I am so interested in seeing new places that I rarely return to the same area of a country a second time. Yet I have now made three trips to the south-central Peloponnese. Jocelyn has gone twice. So we talked a lot during our two weeks in Greece about what it is about the country that we find so appealing. My stock answer is “the light,” but I know there must be more to it than that. It’s the food, it’s the beaches, it’s the mountains, it’s the range of everything from the ancient to the medieval to the modern. But at the end of the day, a good answer continues to elude us. Something about Greece is special.
At the same time, we spend a good deal of time marveling at the things that drive us crazy in Greece. Take plumbing, for example (not a topic I usually want to address, but it deserves a mention here).
This was a sign in the bathroom at one of our Airbnb apartments. And there are variations of this sign all over the country — in most places, you simply cannot throw toilet paper into the toilet. This seems very strange, and it raises lots of questions that I’ll leave to the reader’s imagination.
On the upside of plumbing, we encountered more shower stalls on this visit than we have in the past. But we did stay in one Airbnb studio that had the more traditional Greek set-up of having the shower handle smack in the middle of the bathroom. This means that when you take a shower, no matter how careful you are, the entire bathroom ends up getting wet. It’s less than ideal.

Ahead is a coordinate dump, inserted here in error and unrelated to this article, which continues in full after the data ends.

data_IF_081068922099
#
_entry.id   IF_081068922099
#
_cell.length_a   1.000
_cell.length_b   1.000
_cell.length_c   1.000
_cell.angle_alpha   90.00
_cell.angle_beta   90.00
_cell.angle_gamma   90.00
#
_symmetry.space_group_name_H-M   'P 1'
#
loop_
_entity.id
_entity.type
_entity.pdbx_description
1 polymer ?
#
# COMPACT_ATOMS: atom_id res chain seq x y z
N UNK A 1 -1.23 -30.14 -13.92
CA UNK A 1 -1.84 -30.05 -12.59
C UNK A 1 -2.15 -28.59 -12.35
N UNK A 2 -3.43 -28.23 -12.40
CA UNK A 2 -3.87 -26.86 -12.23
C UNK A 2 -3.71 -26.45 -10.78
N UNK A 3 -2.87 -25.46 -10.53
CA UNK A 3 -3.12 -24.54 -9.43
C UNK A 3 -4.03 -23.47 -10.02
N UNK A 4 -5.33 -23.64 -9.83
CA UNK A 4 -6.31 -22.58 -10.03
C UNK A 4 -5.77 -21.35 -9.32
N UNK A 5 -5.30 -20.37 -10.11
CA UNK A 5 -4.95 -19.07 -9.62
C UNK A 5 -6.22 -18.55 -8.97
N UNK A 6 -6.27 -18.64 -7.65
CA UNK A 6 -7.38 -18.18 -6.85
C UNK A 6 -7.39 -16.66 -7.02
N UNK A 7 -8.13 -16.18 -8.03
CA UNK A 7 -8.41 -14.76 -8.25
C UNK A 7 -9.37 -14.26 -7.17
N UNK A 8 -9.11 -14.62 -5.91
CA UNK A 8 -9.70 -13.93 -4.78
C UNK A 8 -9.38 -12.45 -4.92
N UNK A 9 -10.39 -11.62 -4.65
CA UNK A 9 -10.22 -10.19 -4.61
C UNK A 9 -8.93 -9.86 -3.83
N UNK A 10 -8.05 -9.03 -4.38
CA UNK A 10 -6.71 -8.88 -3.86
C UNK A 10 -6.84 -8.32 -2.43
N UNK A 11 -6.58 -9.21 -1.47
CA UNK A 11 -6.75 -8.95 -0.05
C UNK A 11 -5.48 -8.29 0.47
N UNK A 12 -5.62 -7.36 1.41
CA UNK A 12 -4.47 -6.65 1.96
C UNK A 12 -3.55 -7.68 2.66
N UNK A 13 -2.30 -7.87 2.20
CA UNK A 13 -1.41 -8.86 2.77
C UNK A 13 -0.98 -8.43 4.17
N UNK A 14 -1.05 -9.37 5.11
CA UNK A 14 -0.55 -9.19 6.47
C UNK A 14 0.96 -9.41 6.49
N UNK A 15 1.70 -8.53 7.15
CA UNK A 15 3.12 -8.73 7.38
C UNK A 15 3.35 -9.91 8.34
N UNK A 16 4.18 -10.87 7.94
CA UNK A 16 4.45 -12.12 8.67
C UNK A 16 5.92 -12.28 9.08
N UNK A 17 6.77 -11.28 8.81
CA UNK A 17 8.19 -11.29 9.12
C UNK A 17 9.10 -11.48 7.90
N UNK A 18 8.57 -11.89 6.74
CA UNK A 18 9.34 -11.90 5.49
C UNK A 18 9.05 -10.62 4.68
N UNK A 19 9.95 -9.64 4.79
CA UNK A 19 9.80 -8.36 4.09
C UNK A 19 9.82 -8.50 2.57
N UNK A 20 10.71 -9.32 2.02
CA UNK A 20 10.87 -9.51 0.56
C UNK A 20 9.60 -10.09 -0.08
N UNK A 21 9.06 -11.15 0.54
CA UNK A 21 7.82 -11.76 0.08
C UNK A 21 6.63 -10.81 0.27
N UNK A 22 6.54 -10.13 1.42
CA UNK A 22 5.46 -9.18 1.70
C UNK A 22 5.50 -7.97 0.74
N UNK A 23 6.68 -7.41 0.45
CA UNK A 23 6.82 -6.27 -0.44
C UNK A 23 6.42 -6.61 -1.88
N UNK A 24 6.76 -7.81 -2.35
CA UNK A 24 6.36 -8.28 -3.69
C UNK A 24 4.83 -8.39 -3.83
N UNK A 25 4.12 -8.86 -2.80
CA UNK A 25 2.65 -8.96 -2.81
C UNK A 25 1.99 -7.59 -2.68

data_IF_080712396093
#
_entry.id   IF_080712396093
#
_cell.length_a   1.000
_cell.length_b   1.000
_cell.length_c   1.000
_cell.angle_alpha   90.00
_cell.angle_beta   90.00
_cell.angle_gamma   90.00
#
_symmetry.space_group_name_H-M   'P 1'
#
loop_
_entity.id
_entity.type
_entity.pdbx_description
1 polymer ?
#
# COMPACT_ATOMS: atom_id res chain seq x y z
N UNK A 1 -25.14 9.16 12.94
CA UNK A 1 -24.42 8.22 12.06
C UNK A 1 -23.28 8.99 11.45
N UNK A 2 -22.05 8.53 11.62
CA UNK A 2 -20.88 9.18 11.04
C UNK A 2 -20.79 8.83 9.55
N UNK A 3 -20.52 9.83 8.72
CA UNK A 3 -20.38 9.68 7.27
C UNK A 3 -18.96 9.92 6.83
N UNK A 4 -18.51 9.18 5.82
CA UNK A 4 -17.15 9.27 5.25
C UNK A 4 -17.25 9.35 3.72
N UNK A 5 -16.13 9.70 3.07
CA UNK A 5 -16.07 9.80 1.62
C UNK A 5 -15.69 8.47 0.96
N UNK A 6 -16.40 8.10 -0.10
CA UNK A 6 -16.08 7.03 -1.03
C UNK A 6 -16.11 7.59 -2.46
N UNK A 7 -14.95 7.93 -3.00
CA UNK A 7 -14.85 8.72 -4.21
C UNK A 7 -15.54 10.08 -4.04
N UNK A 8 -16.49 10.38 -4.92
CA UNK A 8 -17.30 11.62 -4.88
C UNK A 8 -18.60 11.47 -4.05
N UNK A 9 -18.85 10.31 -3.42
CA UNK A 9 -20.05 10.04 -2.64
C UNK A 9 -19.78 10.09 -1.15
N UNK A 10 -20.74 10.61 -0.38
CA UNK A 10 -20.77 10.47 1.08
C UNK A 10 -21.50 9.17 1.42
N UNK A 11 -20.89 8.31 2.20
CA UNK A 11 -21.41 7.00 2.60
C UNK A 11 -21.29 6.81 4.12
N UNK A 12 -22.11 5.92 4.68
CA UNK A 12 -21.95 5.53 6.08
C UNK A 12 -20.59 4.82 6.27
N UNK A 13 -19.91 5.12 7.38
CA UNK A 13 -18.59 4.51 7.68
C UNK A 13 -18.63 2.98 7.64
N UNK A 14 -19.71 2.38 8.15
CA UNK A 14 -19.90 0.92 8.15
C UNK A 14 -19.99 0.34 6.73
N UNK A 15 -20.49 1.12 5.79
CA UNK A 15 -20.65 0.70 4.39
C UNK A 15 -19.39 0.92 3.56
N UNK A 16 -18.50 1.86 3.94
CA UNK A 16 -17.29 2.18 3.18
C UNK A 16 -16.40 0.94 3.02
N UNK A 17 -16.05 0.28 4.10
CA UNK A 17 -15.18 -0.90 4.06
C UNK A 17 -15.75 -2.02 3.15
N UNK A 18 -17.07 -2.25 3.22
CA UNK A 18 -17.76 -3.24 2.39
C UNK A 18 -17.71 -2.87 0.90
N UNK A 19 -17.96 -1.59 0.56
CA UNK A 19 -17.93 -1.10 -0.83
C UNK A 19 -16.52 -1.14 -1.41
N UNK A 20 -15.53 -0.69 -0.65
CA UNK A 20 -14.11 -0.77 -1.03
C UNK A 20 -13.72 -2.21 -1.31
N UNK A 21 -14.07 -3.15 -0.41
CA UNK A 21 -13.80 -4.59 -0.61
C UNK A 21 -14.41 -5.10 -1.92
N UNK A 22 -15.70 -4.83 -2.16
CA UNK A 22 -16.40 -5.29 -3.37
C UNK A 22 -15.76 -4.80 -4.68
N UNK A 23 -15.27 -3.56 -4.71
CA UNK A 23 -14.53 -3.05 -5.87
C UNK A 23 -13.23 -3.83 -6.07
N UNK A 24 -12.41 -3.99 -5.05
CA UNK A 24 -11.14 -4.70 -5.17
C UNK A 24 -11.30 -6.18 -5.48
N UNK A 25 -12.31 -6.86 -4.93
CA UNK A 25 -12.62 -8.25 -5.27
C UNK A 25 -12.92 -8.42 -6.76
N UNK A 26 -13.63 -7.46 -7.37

We also spend a good deal of time talking about Greek electricity (clearly, Greek utilities could use an upgrade). It’s not unusual to find a circuit breaker box in the middle of your entry hall or living room.
The circuit breakers are often in a little frame like this one, but they’re always behind glass, so they’re right there for everyone to see. This seems like an odd design choice.
The Greeks are also still using glass insulators on a lot of their phone poles. These are beautiful, but it feels quite old fashioned.
Jocelyn and I continually reflected that Greek electric set-ups don’t always look that safe. But it seems to be working.
Other thoughts on Greece … People don’t smile all the time like they do in the US. Some people speak amazing English, and others speak none at all (which makes us wish we spoke more than a few passing words of Greek). There are olive trees everywhere, up the most impossible hillsides, and I have questions about this monoculture. There seem to be more churches than people. I don’t know how so many churches can possibly stay open and maintained.
You also see hundreds of tiny little mini-churches by the side of the road.
People erect these small shrines, which Jocelyn and I took to calling “god boxes,” for a wide variety of reasons: to praise a saint, to give thanks for someone surviving a car crash, to mark the site of someone’s death. Inside you’ll usually find a candle, a picture of a saint, and perhaps some sort of an offering. These votives are all over the place, from big cities to mountain tops.
To close, I’ll note that Jocelyn and I have an obsession with the doors (and shutters) of Greece. They are just beautiful, and completely unlike doors in the US. The colors are stunning. We loved this combo in Limeni:
And I was amused by the guy on top of this lintel:
Doors can have meaning, too. In this one, note the crosses over the door above; those are made from the flame of an Easter candle to bless the house with the light of Christ’s resurrection.
So to end our trip, I offer this random sampling of amazing doors (with the occasional set of shutters, one gate, and one empty doorway) from Delphi, Galixidi, Polidroso, Gytheio, Milopotamos, and Areopoli: